Pushes from groups both opposed to and for a third commercial casino in Connecticut made their arguments on Tuesday.
Groups making up a non-partisan alliance to oppose a third commercial casino are presenting their viewpoints.
The group calls itself The Coalition Against Casino Expansion in Connecticut.
It said it consists of 11 groups that span a broad range of liberal and conservative viewpoints.
Its goal is to "work to educate the public and state officials about the economic and social costs of more legalized gambling and to oppose efforts to open a commercial casino in the Hartford area."
It includes the following groups: The Connecticut Conference of the United Church of Christ, The Episcopal Church in Connecticut, The Connecticut League of Women Voters, The Family Institute of Connecticut, The New England Synod of the Evangelical Lutheran Church of America, the Connecticut Association for Human Services, The Council of Churches of Greater Bridgeport, Advocacy Unlimited, Inc., The Farmington Valley American Muslim Center, The New England Conference of the United Methodist Church and The American Baptist Churches of Connecticut.
The groups said casino winnings are flat or shrinking in many states, including 40 percent in Connecticut.
It cited a 2016 study from the Nelson Rockefeller Institute of Government that warned state governments that despite short-run increases in public revenues, those revenues can quickly reverse and decline.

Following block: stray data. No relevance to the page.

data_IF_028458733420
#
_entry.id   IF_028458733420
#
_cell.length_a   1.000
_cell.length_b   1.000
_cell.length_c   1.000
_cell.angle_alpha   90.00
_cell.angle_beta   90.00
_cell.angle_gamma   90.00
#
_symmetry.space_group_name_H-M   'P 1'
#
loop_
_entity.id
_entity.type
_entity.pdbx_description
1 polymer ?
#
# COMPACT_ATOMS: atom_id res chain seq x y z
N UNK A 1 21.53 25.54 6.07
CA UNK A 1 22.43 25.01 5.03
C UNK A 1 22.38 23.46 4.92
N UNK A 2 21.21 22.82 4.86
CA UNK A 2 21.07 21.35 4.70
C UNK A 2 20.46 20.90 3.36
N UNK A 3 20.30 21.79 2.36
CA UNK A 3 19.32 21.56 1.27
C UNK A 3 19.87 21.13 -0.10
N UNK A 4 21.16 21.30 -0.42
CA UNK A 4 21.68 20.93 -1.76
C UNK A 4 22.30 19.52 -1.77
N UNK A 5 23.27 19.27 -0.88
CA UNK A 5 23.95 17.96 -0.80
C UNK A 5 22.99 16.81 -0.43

More information on the coalition's stance can be found on its website here.
The Mashantucket Pequot and Mohegan tribes said they will continue their effort to "preserve jobs and revenue in Connecticut" by holding a community conversation at East Windsor Middle School on Tuesday night.
"We're not coming to this meeting with fancy renderings or a signed agreement," said Kevin Brown, Mohegan Tribal Council chairman. "We want to be good neighbors, and a huge part of that is engaging local residents to hear their concerns and answer their questions. It's also a chance for us to clearly outline the positive elements we want to bring to the community, like the good paying jobs with good benefits that are so in need right now. We look forward to beginning this conversation next week, and to working with communities in the weeks and months ahead."
"I think getting an understanding of the community concerns because again that's what matters the most to us making sure this is the right fit for the community," said Rodney Butler, CEO of Mashantucket Pequot.
Police unions are supporting a third casino in East Windsor.
The East Windsor Police Union, Local 3583 of Council 4 AFSCME, announced its support of construction at a site at the former Showcase Cinemas in town.
"We polled our members and they feel strongly that a casino will be positive for East Windsor," said Sgt. Jeffrey Reimer, president. "If this is approved, it will help the local economy by bringing good jobs to our community and generating revenues that will benefit our entire town."
Det. Derek Puorro, vice president of AFSCME Local 1361 representing Middletown police called the support important.
"All over Connecticut, declining revenues are taking a bite out of the economy and forcing deep cuts to vital services like law enforcement," Puorro said. "It's rare to see a project that will reverse this negative scenario, and that's why we're supporting our brothers and sisters who protect and serve East Windsor."
At the meeting on Tuesday, critics complained about the strain the casino could put on local fire and police, along with a host of other potential problems.
However, supporters say the casino would bring employment and money.
Ultimately, state lawmakers will have the final decision. The other option being considered is a site in Windsor Locks.
Tribal leaders want to open the new casino by 2018.
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